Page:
PDSA is a simple yet eloquent concept that is perfect to help you manage and optimize your content marketing strategy for social:
- P = Plan. This is the strategy that you will create, include the objectives and associated KPIs you will create to determine the ROI of your activities.
- D = Do. This is the execution part, but it is critical that activities are completely aligned with the tactics outlined in your strategy.
- S = Study. Many companies are good at the “Do” but fail to “Study” and therefore miss out on the opportunities to optimize. This is where you want to check the outcome of our activities with the assumptions in your strategy. You will need to find ways to measure the performance of your content in social vis-à-vis the KPI metrics you determined important to begin with.
- A = Act. Act means to take action or optimize based on the results you are seeing. Because of the ever-changing nature of social media, you always need to be optimizing; therefore, make sure you are reviewing the results of your strategy on a regular basis and adjusting appropriately.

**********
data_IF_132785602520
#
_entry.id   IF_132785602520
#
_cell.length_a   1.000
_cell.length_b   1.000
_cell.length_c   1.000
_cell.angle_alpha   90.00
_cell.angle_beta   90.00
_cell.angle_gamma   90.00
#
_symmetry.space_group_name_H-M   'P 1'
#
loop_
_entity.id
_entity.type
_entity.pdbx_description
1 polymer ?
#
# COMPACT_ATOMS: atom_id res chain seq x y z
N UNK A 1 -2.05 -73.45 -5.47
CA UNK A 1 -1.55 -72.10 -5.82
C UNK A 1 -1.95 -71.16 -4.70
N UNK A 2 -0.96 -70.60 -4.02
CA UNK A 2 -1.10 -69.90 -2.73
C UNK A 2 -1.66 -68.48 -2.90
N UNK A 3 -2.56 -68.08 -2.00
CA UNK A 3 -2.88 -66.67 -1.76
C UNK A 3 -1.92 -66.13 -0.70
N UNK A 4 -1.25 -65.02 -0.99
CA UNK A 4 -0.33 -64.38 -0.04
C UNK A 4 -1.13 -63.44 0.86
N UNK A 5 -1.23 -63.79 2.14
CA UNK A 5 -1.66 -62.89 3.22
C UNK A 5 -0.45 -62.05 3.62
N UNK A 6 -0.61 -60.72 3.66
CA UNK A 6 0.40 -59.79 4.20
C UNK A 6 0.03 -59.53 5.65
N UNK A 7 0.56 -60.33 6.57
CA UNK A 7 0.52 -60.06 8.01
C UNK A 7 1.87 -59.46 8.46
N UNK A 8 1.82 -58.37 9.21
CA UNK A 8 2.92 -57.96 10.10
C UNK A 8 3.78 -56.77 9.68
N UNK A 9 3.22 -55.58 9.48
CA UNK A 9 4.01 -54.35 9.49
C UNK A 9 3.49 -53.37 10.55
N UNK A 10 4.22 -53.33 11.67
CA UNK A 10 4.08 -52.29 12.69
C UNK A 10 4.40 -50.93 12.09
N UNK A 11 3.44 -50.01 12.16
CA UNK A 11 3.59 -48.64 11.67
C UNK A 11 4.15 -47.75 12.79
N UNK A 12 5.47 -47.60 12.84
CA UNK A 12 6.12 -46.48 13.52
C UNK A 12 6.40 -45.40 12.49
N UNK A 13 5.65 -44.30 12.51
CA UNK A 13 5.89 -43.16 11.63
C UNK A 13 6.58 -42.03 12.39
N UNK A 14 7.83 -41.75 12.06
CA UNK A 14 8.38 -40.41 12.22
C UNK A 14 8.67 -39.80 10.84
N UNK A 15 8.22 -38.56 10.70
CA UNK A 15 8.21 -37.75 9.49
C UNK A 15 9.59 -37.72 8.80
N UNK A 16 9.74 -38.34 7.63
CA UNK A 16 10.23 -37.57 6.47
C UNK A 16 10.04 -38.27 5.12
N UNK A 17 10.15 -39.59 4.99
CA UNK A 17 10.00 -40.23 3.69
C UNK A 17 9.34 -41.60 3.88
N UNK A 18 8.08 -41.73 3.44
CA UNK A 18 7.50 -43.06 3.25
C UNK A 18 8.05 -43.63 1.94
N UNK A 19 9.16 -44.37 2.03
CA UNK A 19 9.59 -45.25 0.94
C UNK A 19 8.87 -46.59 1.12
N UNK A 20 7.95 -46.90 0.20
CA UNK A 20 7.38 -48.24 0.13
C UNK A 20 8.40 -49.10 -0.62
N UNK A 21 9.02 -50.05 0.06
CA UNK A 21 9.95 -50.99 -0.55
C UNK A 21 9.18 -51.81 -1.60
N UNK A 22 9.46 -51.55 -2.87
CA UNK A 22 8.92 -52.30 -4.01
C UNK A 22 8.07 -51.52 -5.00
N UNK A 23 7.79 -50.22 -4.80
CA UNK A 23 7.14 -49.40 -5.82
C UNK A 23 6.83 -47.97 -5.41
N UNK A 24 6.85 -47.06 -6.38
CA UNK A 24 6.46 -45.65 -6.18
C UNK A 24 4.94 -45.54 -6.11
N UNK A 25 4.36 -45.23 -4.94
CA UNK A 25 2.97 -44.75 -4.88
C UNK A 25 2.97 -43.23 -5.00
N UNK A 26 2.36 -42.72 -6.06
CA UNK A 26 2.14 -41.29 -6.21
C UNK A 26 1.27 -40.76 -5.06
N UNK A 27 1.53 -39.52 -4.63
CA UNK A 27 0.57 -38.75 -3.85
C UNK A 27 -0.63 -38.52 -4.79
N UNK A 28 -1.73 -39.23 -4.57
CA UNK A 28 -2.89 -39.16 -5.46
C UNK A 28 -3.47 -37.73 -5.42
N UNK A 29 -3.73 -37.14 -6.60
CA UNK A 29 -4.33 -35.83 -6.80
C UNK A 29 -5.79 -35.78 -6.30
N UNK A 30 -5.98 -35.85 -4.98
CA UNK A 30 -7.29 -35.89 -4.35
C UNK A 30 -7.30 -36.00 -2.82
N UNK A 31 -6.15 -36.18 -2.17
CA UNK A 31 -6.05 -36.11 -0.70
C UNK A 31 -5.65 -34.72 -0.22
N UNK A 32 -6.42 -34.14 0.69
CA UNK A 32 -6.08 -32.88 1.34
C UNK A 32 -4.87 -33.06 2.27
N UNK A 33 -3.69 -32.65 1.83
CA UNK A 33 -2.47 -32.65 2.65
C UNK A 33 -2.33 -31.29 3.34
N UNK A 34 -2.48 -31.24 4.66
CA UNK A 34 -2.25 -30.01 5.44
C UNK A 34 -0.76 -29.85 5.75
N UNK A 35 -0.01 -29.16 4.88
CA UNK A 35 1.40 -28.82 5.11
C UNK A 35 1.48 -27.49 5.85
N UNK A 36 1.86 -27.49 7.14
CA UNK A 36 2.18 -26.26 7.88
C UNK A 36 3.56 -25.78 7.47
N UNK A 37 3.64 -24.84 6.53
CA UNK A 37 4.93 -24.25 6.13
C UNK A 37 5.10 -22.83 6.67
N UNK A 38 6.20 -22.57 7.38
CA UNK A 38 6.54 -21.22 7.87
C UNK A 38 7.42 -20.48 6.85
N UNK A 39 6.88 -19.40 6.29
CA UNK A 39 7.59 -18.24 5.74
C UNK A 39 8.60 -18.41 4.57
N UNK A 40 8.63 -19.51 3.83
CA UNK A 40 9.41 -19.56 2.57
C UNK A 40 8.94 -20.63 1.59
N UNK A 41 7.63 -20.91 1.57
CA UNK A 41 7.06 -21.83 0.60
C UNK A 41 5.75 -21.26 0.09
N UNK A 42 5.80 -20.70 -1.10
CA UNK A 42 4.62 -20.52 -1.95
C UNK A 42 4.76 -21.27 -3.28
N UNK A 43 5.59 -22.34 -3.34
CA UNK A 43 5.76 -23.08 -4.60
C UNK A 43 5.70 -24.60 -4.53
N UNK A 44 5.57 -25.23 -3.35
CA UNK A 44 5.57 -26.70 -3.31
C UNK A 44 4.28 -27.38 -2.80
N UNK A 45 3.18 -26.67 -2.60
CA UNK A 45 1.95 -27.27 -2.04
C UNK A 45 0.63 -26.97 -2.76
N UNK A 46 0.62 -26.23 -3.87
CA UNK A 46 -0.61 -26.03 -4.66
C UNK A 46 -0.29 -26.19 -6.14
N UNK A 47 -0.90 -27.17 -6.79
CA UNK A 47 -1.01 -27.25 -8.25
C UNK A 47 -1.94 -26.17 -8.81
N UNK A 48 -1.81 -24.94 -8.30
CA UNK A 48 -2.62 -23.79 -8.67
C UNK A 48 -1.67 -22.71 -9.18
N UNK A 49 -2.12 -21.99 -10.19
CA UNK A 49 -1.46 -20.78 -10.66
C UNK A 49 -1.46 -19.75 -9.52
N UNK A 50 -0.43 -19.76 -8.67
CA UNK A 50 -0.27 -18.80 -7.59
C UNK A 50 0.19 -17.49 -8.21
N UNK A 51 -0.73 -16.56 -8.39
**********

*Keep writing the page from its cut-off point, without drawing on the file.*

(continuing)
There are a lot of analytics tools that can help you with the metrics to help measure your efforts. Identify which of the metrics you need from which tools and start working from there. Once you have assimilated these key steps into your content marketing program, you can now implement your playbook with efficiency. Your goals and objectives are within your reach.
Understanding these key steps will give you the necessary guidance and direction towards a successful engagement with your audience. Don’t forget, though, that there is an ongoing evolution in terms of best practices in social media due to the changing of social media users’ behavior on platforms as well as the introduction of new features. Take the above advice and continue to refine your content strategy using the PDSA concept.